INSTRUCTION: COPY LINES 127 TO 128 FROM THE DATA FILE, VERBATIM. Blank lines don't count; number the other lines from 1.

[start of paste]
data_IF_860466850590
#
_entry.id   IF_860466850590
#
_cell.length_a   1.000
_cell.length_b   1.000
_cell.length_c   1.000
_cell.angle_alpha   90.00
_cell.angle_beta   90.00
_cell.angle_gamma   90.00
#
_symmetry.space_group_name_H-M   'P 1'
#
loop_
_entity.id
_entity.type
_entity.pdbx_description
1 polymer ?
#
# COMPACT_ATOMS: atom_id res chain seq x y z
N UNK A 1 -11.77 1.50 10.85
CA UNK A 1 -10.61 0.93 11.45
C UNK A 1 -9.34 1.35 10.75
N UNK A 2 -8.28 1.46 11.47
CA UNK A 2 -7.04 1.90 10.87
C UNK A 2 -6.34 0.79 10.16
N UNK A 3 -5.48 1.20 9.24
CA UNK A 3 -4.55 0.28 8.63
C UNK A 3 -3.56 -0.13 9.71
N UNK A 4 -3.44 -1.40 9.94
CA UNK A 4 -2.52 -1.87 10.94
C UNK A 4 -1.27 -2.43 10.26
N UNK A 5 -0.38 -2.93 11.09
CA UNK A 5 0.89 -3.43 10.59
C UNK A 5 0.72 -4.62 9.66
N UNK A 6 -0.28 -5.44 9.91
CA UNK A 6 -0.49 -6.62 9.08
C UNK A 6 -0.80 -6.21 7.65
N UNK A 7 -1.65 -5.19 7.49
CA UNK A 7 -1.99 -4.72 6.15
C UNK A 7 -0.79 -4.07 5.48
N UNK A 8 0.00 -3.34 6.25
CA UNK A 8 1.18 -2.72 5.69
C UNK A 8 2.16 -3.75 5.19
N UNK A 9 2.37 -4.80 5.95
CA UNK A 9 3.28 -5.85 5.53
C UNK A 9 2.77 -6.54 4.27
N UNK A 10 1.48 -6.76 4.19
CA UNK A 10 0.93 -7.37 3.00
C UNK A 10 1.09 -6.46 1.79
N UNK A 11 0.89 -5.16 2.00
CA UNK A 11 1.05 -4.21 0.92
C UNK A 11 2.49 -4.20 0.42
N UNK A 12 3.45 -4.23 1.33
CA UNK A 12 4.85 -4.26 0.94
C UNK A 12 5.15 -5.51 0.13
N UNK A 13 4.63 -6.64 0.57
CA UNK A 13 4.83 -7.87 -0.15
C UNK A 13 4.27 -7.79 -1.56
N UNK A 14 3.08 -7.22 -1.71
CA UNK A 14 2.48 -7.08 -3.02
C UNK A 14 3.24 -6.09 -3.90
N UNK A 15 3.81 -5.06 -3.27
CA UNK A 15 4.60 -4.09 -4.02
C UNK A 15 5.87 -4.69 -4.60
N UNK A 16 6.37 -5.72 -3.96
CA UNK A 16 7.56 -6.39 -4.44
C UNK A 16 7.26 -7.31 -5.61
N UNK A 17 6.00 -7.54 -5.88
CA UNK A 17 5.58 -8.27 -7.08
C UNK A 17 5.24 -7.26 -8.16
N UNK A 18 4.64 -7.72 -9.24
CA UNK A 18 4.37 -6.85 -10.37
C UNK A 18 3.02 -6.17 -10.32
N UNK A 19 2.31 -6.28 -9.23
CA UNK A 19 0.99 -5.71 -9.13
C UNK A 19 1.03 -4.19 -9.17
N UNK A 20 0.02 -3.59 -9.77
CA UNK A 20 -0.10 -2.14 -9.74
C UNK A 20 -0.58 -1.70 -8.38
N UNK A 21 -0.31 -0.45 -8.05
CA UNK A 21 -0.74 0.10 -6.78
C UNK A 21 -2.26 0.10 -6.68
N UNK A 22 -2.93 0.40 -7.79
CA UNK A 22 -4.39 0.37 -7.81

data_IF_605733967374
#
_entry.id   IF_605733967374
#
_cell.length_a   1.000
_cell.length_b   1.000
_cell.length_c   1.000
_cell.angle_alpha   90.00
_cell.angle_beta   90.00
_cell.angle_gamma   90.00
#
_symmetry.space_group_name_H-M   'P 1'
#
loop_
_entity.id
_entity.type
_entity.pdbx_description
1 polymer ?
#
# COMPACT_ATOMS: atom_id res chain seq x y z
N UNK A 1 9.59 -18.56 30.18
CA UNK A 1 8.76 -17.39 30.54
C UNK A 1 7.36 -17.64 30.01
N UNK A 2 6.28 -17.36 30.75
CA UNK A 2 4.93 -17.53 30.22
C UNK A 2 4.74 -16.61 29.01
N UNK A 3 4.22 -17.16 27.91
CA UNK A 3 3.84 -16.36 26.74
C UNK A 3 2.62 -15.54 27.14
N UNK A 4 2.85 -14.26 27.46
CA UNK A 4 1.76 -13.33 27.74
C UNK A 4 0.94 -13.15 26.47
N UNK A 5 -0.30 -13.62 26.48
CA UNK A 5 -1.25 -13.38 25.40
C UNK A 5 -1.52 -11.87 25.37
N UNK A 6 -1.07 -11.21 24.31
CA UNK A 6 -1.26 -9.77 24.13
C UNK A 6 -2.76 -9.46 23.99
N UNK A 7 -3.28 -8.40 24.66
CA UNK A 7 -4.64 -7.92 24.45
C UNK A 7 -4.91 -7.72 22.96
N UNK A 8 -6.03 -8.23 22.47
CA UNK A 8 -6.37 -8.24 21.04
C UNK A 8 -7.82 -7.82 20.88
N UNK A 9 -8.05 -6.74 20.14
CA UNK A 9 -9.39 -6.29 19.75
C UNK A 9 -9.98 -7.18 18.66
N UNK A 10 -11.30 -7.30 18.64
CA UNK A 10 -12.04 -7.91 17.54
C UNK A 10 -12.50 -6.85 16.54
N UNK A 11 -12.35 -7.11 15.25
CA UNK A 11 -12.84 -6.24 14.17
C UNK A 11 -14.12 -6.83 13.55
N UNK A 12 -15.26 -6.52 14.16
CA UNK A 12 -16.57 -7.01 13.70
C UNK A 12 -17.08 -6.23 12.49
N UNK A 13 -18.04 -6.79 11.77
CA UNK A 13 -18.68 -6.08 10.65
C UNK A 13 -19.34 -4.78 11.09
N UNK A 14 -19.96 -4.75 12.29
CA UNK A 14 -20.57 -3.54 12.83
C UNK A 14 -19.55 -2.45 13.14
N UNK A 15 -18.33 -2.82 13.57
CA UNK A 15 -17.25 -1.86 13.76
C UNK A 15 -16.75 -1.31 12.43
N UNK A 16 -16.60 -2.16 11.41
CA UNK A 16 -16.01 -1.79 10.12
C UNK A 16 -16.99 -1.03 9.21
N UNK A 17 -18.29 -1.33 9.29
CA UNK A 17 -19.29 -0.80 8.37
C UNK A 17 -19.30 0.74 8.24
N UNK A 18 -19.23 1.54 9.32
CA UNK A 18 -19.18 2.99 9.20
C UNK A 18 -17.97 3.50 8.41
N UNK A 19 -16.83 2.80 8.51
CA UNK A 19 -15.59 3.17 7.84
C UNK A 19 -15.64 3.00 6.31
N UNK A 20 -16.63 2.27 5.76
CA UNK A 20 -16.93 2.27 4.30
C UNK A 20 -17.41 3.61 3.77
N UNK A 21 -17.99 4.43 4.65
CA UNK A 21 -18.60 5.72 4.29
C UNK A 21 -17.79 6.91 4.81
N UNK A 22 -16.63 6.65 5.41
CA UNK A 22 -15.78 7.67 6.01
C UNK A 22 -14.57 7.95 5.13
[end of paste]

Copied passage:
N UNK A 8 -6.03 -8.23 22.47
CA UNK A 8 -6.37 -8.24 21.04